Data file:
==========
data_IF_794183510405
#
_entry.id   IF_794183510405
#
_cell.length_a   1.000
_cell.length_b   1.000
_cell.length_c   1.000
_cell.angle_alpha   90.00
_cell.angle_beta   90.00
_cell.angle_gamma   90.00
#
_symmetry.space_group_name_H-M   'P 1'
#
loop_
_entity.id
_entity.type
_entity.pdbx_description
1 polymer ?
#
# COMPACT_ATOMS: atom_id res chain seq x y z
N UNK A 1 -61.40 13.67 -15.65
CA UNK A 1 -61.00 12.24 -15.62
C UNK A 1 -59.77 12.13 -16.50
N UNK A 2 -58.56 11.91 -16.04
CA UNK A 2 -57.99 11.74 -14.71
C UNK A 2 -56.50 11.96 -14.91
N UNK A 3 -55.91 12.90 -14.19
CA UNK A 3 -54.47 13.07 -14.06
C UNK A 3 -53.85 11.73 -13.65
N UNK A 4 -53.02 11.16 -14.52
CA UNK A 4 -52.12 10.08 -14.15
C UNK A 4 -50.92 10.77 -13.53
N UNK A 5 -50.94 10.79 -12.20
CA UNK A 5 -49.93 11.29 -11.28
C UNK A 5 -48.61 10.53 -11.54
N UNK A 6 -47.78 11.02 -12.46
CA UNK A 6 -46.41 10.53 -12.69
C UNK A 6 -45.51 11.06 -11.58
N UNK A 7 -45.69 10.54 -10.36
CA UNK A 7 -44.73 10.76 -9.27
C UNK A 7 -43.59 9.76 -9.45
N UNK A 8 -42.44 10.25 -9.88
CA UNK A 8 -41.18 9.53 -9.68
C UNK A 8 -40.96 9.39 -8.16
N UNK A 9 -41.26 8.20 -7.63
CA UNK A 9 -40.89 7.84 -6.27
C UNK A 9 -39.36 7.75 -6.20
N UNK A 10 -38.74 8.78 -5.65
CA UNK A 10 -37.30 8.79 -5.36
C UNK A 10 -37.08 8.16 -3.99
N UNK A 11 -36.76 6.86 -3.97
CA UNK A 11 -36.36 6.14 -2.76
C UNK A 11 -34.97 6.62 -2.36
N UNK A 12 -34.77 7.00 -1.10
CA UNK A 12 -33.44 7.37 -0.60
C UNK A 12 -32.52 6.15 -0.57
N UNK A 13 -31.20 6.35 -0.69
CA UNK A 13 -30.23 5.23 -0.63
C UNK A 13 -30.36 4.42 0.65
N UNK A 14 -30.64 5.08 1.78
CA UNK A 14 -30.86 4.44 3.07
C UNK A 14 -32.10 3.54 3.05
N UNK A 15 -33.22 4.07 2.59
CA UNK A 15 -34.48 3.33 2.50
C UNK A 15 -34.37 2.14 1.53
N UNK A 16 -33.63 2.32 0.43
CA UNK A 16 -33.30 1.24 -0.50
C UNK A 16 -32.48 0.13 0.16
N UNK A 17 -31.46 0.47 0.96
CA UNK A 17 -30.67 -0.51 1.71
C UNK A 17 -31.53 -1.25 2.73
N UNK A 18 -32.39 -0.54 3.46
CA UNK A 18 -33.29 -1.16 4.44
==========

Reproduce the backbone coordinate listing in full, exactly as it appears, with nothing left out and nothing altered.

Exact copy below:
data_IF_794183510405
#
_entry.id   IF_794183510405
#
_cell.length_a   1.000
_cell.length_b   1.000
_cell.length_c   1.000
_cell.angle_alpha   90.00
_cell.angle_beta   90.00
_cell.angle_gamma   90.00
#
_symmetry.space_group_name_H-M   'P 1'
#
loop_
_entity.id
_entity.type
_entity.pdbx_description
1 polymer ?
#
# COMPACT_ATOMS: atom_id res chain seq x y z
N UNK A 1 -61.40 13.67 -15.65
CA UNK A 1 -61.00 12.24 -15.62
C UNK A 1 -59.77 12.13 -16.50
N UNK A 2 -58.56 11.91 -16.04
CA UNK A 2 -57.99 11.74 -14.71
C UNK A 2 -56.50 11.96 -14.91
N UNK A 3 -55.91 12.90 -14.19
CA UNK A 3 -54.47 13.07 -14.06
C UNK A 3 -53.85 11.73 -13.65
N UNK A 4 -53.02 11.16 -14.52
CA UNK A 4 -52.12 10.08 -14.15
C UNK A 4 -50.92 10.77 -13.53
N UNK A 5 -50.94 10.79 -12.20
CA UNK A 5 -49.93 11.29 -11.28
C UNK A 5 -48.61 10.53 -11.54
N UNK A 6 -47.78 11.02 -12.46
CA UNK A 6 -46.41 10.53 -12.69
C UNK A 6 -45.51 11.06 -11.58
N UNK A 7 -45.69 10.54 -10.36
CA UNK A 7 -44.73 10.76 -9.27
C UNK A 7 -43.59 9.76 -9.45
N UNK A 8 -42.44 10.25 -9.88
CA UNK A 8 -41.18 9.53 -9.68
C UNK A 8 -40.96 9.39 -8.16
N UNK A 9 -41.26 8.20 -7.63
CA UNK A 9 -40.89 7.84 -6.27
C UNK A 9 -39.36 7.75 -6.20
N UNK A 10 -38.74 8.78 -5.65
CA UNK A 10 -37.30 8.79 -5.36
C UNK A 10 -37.08 8.16 -3.99
N UNK A 11 -36.76 6.86 -3.97
CA UNK A 11 -36.36 6.14 -2.76
C UNK A 11 -34.97 6.62 -2.36
N UNK A 12 -34.77 7.00 -1.10
CA UNK A 12 -33.44 7.37 -0.60
C UNK A 12 -32.52 6.15 -0.57
N UNK A 13 -31.20 6.35 -0.69
CA UNK A 13 -30.23 5.23 -0.63
C UNK A 13 -30.36 4.42 0.65
N UNK A 14 -30.64 5.08 1.78
CA UNK A 14 -30.86 4.44 3.07
C UNK A 14 -32.10 3.54 3.05
N UNK A 15 -33.22 4.07 2.59
CA UNK A 15 -34.48 3.33 2.50
C UNK A 15 -34.37 2.14 1.53
N UNK A 16 -33.63 2.32 0.43
CA UNK A 16 -33.30 1.24 -0.50
C UNK A 16 -32.48 0.13 0.16
N UNK A 17 -31.46 0.47 0.96
CA UNK A 17 -30.67 -0.51 1.71
C UNK A 17 -31.53 -1.25 2.73
N UNK A 18 -32.39 -0.54 3.46
CA UNK A 18 -33.29 -1.16 4.44